- Appropriate and timely access to information and advice about support available locally, nationally and UK wide. This information would need to recognise that not all older carers are able to access the internet.
- Improved access to appropriate and good quality replacement care.
Professionals who work with carers and vulnerable people will be able to find out about the wide range of services on offer at our Bradford district open day.
It will be held at our office in Shipley on Wednesday, 15 February, 10am to 12.30pm.
Colleagues working in Bradford, Airedale, Wharfedale and Craven will be able to drop in to speak to us about:
- Integrated Carers Service – Carer Support, Planning for Emergencies
- Parent Carer Support, Young Adult Carer Service
- CReate ~ newly funded – information, advice and guidance on employment and learning, with a special focus on supporting carers who work or who want to work
- Home from Hospital
Carers juggling a job and the demands of looking after someone are the special focus our newly-funded CReate service.
We have been awarded Big Lottery Reaching Communities funding for the four-year CReate programme – Carers’ Resource Employment and Training Enterprise.
This service aims to help carers to stay in work; support them to manage their working and caring responsibilities; to assist carers in finding a job or returning to a career, or boost their skills and confidence.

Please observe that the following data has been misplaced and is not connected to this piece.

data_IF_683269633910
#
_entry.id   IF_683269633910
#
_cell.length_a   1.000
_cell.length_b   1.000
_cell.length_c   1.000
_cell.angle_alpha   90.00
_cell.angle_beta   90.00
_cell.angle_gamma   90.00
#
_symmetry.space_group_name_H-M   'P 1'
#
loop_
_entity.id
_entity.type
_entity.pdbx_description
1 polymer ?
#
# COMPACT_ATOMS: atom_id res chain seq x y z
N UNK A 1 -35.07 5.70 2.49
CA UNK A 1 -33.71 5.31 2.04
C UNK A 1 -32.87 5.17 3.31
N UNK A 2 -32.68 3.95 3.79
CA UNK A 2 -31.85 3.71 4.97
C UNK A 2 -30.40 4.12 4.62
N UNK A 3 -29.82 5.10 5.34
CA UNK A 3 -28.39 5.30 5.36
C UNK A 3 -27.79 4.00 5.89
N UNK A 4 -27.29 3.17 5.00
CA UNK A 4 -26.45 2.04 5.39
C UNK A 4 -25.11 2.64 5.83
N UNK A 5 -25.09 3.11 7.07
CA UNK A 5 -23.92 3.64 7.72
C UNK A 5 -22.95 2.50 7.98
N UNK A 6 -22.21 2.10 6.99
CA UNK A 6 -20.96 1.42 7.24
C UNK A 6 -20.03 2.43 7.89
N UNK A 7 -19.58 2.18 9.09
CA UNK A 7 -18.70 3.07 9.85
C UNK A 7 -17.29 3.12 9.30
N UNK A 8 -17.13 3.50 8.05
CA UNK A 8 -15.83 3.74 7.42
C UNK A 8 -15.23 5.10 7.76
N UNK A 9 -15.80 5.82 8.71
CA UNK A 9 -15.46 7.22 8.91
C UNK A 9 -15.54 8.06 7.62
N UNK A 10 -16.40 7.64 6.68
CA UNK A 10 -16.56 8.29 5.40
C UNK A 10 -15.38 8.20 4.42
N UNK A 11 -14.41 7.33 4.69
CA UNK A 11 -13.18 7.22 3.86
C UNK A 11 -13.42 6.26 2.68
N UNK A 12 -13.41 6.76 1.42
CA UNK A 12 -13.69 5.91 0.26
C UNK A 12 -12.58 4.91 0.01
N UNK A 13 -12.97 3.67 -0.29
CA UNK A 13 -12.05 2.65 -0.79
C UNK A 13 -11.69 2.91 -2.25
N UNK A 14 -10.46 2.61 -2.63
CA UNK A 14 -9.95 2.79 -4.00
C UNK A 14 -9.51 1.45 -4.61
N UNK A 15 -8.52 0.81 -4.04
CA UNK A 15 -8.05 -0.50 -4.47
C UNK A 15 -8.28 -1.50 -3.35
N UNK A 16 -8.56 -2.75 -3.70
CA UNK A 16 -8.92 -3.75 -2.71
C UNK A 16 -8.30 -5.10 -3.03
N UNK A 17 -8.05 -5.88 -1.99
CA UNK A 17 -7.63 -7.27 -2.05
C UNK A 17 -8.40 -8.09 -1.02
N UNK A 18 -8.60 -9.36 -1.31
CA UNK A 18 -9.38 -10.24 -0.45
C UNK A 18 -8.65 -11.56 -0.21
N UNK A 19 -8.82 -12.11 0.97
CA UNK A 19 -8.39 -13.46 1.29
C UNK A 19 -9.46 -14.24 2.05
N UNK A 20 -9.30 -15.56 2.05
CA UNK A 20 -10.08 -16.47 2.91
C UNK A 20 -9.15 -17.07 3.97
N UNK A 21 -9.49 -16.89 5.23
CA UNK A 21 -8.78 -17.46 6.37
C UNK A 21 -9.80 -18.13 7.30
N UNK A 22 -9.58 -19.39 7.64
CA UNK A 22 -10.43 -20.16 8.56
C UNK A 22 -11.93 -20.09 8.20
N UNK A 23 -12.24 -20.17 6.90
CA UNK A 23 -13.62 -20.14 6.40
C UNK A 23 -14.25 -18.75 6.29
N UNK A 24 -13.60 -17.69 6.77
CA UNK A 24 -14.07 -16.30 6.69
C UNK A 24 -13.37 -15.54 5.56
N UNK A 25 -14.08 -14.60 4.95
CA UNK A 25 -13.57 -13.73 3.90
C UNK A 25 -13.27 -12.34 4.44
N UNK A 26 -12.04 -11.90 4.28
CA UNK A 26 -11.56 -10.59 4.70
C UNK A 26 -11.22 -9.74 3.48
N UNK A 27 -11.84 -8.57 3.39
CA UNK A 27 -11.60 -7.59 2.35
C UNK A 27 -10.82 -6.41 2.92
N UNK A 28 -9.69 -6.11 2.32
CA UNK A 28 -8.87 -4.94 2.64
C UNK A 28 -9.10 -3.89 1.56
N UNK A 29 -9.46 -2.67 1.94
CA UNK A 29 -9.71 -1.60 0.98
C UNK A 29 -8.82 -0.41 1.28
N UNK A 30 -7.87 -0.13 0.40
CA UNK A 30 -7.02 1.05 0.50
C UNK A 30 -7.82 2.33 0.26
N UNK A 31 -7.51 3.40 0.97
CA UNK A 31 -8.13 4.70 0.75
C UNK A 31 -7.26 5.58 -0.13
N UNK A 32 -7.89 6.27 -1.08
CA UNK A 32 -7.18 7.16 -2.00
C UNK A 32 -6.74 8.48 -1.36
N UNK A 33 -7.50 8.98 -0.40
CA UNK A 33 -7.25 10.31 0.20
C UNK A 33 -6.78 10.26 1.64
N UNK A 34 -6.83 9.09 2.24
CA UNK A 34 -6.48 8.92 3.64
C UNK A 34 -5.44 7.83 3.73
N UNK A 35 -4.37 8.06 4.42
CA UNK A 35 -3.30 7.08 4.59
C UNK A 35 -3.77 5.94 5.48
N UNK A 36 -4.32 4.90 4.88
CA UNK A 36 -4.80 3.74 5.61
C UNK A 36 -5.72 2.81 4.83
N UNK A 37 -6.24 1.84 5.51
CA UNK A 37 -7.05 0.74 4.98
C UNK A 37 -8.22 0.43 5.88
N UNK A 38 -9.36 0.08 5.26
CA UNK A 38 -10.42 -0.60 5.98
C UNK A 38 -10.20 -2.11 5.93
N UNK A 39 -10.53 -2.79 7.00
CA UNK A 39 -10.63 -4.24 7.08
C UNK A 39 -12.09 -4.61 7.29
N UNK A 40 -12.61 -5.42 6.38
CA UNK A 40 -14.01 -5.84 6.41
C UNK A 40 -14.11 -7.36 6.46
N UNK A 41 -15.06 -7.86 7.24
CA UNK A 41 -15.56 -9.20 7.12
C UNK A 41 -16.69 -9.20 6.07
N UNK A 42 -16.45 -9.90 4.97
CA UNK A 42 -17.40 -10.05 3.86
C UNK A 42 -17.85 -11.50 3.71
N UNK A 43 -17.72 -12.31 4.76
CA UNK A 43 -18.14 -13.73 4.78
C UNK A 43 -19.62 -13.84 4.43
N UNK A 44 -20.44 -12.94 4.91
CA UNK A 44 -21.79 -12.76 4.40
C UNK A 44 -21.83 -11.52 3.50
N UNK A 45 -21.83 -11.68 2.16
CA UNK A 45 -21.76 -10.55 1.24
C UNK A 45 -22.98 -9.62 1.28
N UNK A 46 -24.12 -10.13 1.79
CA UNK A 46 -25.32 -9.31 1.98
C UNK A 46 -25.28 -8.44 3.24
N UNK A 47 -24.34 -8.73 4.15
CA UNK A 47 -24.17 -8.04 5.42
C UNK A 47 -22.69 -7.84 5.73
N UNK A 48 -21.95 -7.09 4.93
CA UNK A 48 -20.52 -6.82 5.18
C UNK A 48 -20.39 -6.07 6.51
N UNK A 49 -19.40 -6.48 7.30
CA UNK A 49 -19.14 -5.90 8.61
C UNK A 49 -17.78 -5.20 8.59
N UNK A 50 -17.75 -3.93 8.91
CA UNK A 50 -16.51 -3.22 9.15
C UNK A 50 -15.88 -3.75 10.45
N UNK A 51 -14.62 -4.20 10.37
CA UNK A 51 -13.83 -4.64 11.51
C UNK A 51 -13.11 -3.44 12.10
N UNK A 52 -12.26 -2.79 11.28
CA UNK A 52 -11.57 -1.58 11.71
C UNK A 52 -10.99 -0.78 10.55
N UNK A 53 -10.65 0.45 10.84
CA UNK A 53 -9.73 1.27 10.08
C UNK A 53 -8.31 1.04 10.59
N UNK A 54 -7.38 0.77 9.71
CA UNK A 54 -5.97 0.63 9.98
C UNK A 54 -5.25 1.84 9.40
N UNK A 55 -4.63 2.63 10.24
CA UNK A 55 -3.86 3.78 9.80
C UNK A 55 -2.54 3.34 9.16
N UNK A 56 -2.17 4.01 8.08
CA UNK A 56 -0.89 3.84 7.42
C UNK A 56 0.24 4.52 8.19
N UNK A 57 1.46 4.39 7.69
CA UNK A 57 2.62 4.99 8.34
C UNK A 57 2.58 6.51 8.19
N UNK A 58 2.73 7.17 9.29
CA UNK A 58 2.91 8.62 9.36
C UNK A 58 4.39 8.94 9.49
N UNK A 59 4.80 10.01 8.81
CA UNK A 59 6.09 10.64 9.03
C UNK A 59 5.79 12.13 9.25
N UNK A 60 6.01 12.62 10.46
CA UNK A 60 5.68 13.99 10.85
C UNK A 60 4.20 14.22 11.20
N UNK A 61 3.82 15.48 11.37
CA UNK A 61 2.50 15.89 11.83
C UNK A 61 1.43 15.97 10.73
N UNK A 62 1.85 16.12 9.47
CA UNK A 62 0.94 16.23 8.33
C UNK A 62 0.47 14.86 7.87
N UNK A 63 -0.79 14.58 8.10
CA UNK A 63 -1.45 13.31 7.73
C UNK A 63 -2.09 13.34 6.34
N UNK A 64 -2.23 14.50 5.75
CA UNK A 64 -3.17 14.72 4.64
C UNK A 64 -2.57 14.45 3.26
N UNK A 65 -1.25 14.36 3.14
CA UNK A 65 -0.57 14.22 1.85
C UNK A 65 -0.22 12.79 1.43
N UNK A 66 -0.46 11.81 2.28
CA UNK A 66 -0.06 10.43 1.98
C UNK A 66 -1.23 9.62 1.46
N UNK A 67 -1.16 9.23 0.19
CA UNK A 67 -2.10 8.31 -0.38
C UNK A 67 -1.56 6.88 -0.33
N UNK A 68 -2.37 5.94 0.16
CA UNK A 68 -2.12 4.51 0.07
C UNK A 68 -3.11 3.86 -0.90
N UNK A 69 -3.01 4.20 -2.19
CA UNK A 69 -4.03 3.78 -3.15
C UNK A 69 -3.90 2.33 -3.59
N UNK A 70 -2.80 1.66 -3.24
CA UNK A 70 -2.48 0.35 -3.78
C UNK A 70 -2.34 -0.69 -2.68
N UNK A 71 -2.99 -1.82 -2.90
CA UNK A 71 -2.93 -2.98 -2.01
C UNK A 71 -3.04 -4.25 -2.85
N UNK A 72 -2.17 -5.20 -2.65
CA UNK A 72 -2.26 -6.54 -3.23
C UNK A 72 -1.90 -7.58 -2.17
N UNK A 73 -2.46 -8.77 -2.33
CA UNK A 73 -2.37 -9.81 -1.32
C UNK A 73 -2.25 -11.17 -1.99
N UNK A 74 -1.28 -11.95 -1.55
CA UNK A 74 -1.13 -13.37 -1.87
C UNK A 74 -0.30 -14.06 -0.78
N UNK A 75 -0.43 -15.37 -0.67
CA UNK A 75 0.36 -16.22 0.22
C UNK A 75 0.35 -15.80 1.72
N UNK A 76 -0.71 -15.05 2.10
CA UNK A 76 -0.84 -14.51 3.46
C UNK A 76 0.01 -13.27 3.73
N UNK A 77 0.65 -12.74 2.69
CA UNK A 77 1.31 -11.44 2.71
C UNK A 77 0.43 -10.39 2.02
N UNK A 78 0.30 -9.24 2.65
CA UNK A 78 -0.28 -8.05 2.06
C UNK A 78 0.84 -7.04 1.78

The service works with local employers in Bradford, Craven and Harrogate districts to increase awareness and understanding of carers’ issues and to encourage the adoption of carer-friendly policies.
Carers’ Resource Director Chris Whiley says:
“We can help them find the right solution and strategies to continue to stay in work, while also having a positive caring experience.
“Becoming a carer can happen suddenly, or it can creep up on you gradually as the person you look after’s condition can worsen, and in both cases many can find they are struggling to carry on working.
“For some reducing hours, speaking to their employers about flexible working or the possibility remote-working arrangements, can be a solution, whereas for others it may mean changing roles or even taking time out from work.
“Whatever the situation – as no two situations are ever the same – the CReate team will support and help carers to find a solution that suits them best at that time.
“Caring can be overwhelming, demanding and exhausting, and we know that about 50 per cent of carers have had to give up their job to look after a relative or friend.”
The service will be offering a range of workshops, courses, one-to-one mentoring, and support groups to help carers develop and learn new skills, such as guidance and support in writing CVs and job applications; interview techniques, and job-seeking assistance.
Mrs Whiley said: “This builds on the success of our initial CReate programme, and for the first time there will be this special focus on supporting carers who are combining work with caring responsibilities.”
The CReate service will run in Bradford, Harrogate and Craven districts. A six-strong team will support carers and former carers.